The episode, occurring with just weeks to go before the Nov. 5 election, has roiled Simon’s already struggling campaign and astonished many political strategists, who were dumbfounded at what they termed a severe misstep.

On Wednesday, Simon campaign strategist Ed Rollins acknowledged that the incident had caused the businessman’s candidacy serious damage. “Some people in our campaign thought this was a silver bullet,” he told reporters. “I think it was a bullet. I think we put it in the gun wrong. We shot ourselves in the head.”

Rollins actually went further than Simon on Thursday, offering his apology to the candidate and the governor.

“I apologize for being a part of something that accused him of lawbreaking with no evidence,” Rollins said. He added that the campaign would continue to embrace the endorsement of the group that supplied the picture: the California Organization of Police and Sheriffs.

During his Los Angeles speech, Simon said he had believed COPS when its leadership told his campaign it had evidence of illegal behavior by the governor. He said he believed it in part because reporting the instance would also implicate the group, and he noted that Davis’s fund-raising practices have been questioned in the past.

Simon spokesman Mark Miner, meantime, said any legal action by Angele would be “nothing more than a frivolous lawsuit.”

“The information was provided by COPS in a good-faith effort and turned out to be inaccurate,” Miner said. “We admitted our mistake, and now we’re moving on.”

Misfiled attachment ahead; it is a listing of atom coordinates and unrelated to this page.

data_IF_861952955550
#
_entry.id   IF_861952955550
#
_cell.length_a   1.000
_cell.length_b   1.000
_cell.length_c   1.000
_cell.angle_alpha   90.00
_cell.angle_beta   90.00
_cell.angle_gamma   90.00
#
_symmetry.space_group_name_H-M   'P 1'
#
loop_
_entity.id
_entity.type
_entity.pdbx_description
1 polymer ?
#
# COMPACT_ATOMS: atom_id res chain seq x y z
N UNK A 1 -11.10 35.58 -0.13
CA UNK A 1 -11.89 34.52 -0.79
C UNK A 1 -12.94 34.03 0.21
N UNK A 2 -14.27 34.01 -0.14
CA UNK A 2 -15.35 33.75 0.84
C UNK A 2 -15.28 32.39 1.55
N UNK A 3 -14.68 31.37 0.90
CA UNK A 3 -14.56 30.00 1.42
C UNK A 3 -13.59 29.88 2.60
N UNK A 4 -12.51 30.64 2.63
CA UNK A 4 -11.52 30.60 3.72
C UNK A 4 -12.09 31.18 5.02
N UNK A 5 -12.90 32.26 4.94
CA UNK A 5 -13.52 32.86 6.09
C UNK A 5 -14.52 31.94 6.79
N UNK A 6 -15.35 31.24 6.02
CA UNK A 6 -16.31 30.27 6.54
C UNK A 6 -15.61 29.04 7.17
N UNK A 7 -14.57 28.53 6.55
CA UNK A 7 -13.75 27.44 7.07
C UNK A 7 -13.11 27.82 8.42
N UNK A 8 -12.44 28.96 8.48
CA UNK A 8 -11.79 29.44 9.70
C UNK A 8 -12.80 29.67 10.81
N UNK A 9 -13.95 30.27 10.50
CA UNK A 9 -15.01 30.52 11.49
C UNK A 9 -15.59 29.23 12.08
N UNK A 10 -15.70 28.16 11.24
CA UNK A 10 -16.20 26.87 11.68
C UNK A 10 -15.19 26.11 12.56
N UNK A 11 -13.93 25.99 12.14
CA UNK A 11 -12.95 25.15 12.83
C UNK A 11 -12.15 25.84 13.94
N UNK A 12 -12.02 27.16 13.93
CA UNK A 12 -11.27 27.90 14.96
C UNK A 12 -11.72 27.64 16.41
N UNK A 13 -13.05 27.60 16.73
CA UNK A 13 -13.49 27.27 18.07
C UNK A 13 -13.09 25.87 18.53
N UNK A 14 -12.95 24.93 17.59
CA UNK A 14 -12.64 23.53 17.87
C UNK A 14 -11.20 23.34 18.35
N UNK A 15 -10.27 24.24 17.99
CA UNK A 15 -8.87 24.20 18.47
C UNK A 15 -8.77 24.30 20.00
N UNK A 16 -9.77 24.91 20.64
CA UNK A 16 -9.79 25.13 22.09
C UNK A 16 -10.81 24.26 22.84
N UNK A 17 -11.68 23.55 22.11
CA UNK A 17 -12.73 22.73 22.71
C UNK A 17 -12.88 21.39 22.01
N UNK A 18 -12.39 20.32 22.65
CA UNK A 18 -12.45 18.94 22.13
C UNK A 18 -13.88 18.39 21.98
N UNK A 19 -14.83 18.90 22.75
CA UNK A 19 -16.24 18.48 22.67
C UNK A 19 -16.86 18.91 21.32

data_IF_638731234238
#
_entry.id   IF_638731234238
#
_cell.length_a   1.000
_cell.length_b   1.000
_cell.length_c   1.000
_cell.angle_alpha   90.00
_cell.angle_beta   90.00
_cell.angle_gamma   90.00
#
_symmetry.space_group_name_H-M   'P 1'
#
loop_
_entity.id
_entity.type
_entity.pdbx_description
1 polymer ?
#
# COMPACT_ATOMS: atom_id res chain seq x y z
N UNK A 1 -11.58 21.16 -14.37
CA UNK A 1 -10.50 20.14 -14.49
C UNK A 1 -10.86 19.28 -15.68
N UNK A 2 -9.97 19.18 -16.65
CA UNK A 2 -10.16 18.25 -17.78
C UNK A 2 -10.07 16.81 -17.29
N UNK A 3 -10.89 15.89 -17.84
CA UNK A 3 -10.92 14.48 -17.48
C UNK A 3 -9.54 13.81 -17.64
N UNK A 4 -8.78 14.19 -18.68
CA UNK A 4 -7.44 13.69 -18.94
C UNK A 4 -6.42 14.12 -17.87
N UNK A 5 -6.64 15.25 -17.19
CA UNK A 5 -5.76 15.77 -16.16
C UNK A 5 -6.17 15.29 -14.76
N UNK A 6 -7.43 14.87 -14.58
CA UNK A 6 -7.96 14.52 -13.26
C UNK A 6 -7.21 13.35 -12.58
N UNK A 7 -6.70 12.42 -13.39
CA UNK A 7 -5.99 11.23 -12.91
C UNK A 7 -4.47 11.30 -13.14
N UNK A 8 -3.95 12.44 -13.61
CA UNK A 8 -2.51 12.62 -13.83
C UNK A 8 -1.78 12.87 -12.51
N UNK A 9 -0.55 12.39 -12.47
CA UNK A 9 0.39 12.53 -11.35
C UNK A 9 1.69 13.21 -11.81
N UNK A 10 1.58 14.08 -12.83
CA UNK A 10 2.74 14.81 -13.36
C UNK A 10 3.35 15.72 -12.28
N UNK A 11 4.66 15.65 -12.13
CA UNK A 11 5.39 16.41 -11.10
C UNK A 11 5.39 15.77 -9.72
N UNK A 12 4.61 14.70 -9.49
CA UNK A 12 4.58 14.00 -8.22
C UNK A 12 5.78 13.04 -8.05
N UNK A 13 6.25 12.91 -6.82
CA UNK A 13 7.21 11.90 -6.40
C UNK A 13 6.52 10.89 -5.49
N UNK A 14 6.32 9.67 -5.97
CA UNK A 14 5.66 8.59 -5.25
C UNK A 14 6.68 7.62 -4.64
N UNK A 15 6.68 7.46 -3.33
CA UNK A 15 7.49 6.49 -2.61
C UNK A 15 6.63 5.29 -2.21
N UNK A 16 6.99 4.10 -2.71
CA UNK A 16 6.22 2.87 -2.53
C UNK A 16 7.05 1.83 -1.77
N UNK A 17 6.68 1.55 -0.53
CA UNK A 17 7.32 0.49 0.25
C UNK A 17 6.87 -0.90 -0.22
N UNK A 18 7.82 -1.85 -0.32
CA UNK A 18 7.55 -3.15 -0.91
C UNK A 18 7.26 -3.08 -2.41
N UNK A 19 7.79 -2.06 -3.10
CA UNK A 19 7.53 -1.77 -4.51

Rollins, however, said the campaign is considering writing a letter of apology to Angele.

The incident, which has upset Republicans and demoralized Simon’s campaign staff, was initially seen as a way for the campaign to get on the offensive. Low on money, Rollins said, the campaign had hoped that the release of the photo would give Simon’s candidacy a much-needed bump.

“We’ve been running on fumes,” Rollins said. “When you’re sitting there with 4 or 5 million dollars ... and he’s got 21 [million] left and he’s been hitting us with $30 million, we’ve got to do things like this to stay in the game. We’re in guerrilla warfare.”

Rollins said campaign officials didn’t have an opportunity to verify the photo before the police organization released it Tuesday, but went forward with the charge because they were repeatedly assured by members of the group that it was authentic.

“We’re not stupid,” Rollins said, adding that the campaign asked about the veracity of the picture scores of times. “In hindsight, we look stupid.”

Simon was not aware that the police organization was going to release the photograph until Saturday, when his advisors told him to ask Davis during Monday’s debate if he had ever taken political money in a state office. Rollins said the candidate did not ask them if they had vetted the picture.

“I think we were so assured it was going to happen the way we laid it out to be,” he said, adding: “We made some assumptions that obviously we shouldn’t have.”

After enduring four days of often-hostile questioning about the photo, Simon said he was eager to move on to other matters. He vowed to spend the rest of the election talking about such issues as the economy, education and the state’s infrastructure.

“In the last 26 days, I want to do my level best to raise the dialogue in the campaign,” he said.